3. 5 out of 5

    Magdelanye

    With charm,intelligence and wit,the droll and omniscient narrator traces the unusual destinies of two poor young Irish sopranos,plucked from their impoverished life in obscure Irish villages,to train for the diva life. With a host of walk on characters and a nonchalant treatment of gender issues,this book reinforced my admiration for the absolute dedication of the passionate artist and gave a refreshing emphasis to the necessity of discipline in achieving a dream.

  4. 4 out of 5

    Aldi

    Objectively beautiful but didn't really click with me emotionally, and I struggled some with the style (hence the abominably long time it took me to finish!). At the risk of sounding like a total philistine, though, I'd love to see a screen adaptation of this, it would be gorgeous.

  5. 5 out of 5

    Leslie

    The angst and beauty of this story combined with the opera and the lyrical writing made me very happy to stumble on it entirely by accident. A must read for lovers of opera.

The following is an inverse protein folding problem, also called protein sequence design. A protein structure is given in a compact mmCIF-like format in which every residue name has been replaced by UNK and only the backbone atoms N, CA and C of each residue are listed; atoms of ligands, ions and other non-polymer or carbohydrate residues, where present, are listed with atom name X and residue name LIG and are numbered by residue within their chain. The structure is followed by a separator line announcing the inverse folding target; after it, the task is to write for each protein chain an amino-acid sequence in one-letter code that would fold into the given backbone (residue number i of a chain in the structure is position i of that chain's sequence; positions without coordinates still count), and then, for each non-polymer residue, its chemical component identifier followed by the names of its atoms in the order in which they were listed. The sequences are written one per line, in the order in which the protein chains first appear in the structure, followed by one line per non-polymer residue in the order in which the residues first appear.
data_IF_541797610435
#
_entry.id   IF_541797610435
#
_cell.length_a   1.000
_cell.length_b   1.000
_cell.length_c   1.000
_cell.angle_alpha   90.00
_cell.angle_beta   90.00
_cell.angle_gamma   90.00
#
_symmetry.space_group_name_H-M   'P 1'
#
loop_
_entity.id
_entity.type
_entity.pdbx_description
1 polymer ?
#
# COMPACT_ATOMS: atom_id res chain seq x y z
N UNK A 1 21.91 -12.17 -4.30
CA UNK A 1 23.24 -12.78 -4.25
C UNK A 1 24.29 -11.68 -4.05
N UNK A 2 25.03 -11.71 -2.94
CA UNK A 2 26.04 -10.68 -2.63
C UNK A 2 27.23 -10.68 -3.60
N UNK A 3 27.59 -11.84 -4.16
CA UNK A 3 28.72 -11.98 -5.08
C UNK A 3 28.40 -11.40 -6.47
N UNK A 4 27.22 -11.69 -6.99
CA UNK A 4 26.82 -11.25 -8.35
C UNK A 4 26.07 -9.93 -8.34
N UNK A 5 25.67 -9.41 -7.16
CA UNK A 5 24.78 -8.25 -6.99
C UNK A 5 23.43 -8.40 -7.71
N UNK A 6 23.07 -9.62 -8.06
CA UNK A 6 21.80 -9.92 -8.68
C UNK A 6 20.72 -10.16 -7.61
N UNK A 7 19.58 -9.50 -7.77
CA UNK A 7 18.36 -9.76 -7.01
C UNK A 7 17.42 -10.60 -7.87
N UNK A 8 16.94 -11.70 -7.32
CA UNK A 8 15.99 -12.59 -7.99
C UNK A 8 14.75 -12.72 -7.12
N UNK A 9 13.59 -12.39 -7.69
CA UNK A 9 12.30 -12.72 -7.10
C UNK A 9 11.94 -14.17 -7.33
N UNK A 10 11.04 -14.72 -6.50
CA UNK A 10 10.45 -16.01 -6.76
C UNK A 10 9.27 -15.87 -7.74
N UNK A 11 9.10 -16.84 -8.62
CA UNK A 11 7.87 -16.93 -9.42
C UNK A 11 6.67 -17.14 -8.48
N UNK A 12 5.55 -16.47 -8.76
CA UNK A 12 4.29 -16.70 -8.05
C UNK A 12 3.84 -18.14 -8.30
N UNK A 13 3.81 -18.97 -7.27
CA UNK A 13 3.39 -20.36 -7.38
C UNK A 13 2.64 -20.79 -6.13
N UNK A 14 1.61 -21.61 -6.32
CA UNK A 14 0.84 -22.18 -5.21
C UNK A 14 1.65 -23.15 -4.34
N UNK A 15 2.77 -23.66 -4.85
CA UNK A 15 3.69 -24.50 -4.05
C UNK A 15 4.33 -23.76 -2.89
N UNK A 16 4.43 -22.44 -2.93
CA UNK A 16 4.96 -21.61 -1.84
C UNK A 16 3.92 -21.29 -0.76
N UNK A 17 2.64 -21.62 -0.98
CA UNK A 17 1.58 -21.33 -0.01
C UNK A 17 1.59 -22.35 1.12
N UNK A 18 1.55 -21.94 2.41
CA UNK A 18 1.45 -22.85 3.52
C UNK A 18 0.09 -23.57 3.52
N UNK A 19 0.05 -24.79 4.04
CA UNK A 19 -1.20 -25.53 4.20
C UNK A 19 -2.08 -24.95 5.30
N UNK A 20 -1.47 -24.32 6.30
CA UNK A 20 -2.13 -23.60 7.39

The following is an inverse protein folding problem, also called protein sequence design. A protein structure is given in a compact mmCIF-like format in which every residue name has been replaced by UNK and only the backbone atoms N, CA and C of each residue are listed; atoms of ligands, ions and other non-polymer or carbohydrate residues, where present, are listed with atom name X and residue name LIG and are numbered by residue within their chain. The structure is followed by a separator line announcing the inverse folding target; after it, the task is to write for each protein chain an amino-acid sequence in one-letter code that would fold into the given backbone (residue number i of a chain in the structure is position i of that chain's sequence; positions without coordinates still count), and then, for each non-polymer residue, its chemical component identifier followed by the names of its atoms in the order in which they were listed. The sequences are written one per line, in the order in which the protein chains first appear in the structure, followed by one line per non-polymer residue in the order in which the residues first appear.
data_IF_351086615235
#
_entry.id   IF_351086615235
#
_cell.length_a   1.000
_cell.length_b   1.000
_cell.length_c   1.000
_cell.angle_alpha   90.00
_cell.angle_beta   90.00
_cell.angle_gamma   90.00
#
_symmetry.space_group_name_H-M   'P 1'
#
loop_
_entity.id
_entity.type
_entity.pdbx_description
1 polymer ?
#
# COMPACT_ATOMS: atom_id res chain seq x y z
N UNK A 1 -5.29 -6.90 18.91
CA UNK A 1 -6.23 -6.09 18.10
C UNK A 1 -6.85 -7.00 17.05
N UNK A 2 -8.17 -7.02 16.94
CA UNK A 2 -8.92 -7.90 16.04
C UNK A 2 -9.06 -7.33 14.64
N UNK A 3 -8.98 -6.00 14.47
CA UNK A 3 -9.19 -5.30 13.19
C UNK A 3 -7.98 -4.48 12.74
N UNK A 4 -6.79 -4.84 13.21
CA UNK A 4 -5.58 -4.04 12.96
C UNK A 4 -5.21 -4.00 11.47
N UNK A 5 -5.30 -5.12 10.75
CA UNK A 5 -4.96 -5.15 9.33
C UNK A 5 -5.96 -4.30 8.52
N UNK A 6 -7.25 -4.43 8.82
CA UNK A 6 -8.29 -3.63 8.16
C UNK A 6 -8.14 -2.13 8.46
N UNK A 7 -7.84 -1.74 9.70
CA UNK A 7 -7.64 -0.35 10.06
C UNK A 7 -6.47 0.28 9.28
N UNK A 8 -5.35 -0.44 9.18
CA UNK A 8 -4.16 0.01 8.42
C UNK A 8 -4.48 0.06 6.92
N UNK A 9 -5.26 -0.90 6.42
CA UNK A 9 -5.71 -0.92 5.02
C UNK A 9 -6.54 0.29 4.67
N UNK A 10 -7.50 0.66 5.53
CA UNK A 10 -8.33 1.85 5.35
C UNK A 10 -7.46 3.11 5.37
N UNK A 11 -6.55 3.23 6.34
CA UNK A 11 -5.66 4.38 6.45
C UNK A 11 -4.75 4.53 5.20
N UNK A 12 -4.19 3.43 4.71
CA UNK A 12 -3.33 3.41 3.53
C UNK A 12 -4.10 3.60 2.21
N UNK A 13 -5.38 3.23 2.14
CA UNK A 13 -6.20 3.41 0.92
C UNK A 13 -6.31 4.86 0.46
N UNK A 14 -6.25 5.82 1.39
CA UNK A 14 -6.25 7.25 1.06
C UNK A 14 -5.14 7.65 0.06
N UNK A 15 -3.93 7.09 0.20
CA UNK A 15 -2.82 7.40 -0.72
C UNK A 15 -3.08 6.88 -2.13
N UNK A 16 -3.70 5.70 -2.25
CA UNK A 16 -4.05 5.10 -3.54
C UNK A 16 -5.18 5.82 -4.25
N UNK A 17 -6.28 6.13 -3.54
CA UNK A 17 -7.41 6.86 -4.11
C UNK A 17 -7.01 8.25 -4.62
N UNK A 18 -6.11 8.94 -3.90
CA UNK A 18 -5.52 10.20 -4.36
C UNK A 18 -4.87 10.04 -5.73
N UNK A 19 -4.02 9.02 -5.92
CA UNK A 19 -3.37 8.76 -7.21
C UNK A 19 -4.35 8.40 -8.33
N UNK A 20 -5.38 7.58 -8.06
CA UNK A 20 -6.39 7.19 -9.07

6. 5 out of 5

    Pipkia

    IT was a rather lovely book, which I liked increasingly throughout, and my reading of which was interspersed with very short and intense patches of sheer perfection. I didn’t quite love it, but I think I need I to read some more of her work before I can fully pass judgment upon it.

  7. 4 out of 5

    Nadine Sutton

    one of Kate OBriens later works, and it is the most open of her novels about lesbian sexuality. Her 2 characters are quite frank about their feelings for women as well as for men. But I've always found the book a bit rambling and hard to read.

  8. 4 out of 5

    Sarah

    Finally......seemed to be a fairly good story, but boy, did it drag out, wouldn't recommend this to anyone unless they were into opera.

  9. 5 out of 5

    Tom

  10. 4 out of 5

    Julie Henigan

  11. 4 out of 5

    Maggie

  12. 5 out of 5

    B. Hallward

  13. 5 out of 5

    Orla

  14. 5 out of 5

    Maria Power

  15. 5 out of 5

    Sarah Baddeley

  16. 5 out of 5

    Catherine O'Brien

  17. 4 out of 5

    Stephen

  18. 4 out of 5

    Sarah Donovan Byrne

  19. 4 out of 5

    Silvia Re

  20. 5 out of 5

    Nicky

  21. 5 out of 5

    Cathryn

  22. 4 out of 5

    Rebecca

  23. 5 out of 5

    Matt Reznicek

  24. 4 out of 5

    Beata

  25. 5 out of 5

    Sive

  26. 5 out of 5

    Fern

  27. 5 out of 5

    Naoise Murphy

  28. 5 out of 5

    Michael Waldron

  29. 5 out of 5

    Bronagh

  30. 4 out of 5

    Fiona O'dea

Add a review

Your email address will not be published. Required fields are marked *

Loading...
We use cookies to give you the best online experience. By using our website you agree to our use of cookies in accordance with our cookie policy.